Ronnie O’Sullivan, snooker player:
Ever since I was a kid I’ve had a state of mind of negativity. I never felt I deserved anything really, but it kicked in bad when I was 17. I’d just won a competition and this hairdresser, who’d known me a few years, said “you seem really embarrassed”. I didn’t know how to handle success; whereas most people would have been buzzing and full of confidence, it had done the complete opposite to me. I didn’t like the feeling. I felt I was somebody else.
People are quite ignorant about mental illness. They think “you moany old sod, why don’t you just cheer up.” Sometimes I think, "yes I am a moany old sod" and I play that character and get a sense of happiness out of it. The worst thing someone can say is “jack yourself out of it”; in the end I tell them “do you think I enjoy being like this”.
When I was younger I had suicidal thoughts but didn’t have the bottle to do it. Then a couple of years ago I was in the Priory. Before that I tried everything - Paul McKenna, psychotherapy and medication, though I’d throw the pills away when I didn’t get instant results. After being in the Priory I learnt to use medication properly, and I also learnt the importance of talking to people.
Now I can deal with it. Sometimes I can step back, jack myself out of it and get some clarity, but not always. I can’t do it willy nilly. Today I feel at ease with myself, yesterday I wasn’t with it at all.
Some of it is to do with my job, wanting to be a perfectionist. If I don’t get it right, it can bother me. After I won the World Championships there was a feeling of relief, because I thought I’d never achieve it, but during the tournament I had no confidence at all that I could do it. Luckily everyone else did.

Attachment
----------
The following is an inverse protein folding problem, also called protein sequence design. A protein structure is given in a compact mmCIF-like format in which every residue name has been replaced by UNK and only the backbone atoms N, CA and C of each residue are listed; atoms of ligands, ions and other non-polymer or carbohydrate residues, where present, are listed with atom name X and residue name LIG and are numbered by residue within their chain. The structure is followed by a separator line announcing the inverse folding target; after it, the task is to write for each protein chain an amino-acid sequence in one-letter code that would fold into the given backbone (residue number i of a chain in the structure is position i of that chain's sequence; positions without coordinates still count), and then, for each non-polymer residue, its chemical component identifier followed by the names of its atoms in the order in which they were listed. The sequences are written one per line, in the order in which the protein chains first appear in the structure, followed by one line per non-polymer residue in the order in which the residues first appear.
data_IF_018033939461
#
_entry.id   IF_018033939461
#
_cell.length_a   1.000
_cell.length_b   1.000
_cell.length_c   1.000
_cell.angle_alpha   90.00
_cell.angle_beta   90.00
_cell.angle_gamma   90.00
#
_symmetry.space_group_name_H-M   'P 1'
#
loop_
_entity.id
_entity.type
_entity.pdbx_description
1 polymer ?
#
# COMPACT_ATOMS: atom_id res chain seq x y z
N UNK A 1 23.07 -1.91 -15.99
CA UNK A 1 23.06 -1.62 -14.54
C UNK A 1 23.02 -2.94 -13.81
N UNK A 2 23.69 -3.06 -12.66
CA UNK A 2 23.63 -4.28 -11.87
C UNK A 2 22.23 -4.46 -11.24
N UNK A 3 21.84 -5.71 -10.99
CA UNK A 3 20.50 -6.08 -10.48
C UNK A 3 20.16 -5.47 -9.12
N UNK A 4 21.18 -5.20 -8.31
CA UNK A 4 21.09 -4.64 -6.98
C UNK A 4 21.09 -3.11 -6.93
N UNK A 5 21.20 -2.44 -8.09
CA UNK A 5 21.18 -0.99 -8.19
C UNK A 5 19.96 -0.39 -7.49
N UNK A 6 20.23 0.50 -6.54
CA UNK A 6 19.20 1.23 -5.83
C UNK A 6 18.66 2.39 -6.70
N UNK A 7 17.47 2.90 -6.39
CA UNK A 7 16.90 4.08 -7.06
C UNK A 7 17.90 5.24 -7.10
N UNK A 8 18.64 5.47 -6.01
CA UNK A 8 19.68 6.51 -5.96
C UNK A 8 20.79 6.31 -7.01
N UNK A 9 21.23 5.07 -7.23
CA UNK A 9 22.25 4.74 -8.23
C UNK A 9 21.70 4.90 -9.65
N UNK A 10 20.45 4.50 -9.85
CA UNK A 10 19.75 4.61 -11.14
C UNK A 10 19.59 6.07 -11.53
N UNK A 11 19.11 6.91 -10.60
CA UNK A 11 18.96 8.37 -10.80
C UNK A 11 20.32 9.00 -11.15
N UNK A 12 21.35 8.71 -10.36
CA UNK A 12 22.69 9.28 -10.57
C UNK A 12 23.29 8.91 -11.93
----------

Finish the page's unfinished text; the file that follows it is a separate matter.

I’ve got some very good friends who are my support. Del has been with me for eight years. At times I’ve made his life a nightmare because I thought he was against me, but he’s stuck with it. My best friend is my girlfriend Jo who I can always be open with.
At first I wouldn’t tell anyone. I didn’t want people to know how I was feeling. Now I don’t care and I don’t mind what the media write. Stuff in my life is well documented; me dad’s been put away for murder - he’s been found guilty so I’m not going to try and defend him or defend my mum. What’s happened has happened and the most important thing is that we stick together as a family.
I’m getting better in myself, may be that’s maturity or a belief that things will be OK. I used to think that I could buy happiness - that if I got this or that it’d make me happy, but in the end it made me even iller. So I gave up thinking about material things. I’ve realised it’s all an inside job.
FACT: Work related stress is the second biggest occupational health problem in the UK, after back problems. (Health Safety Executive, 1998)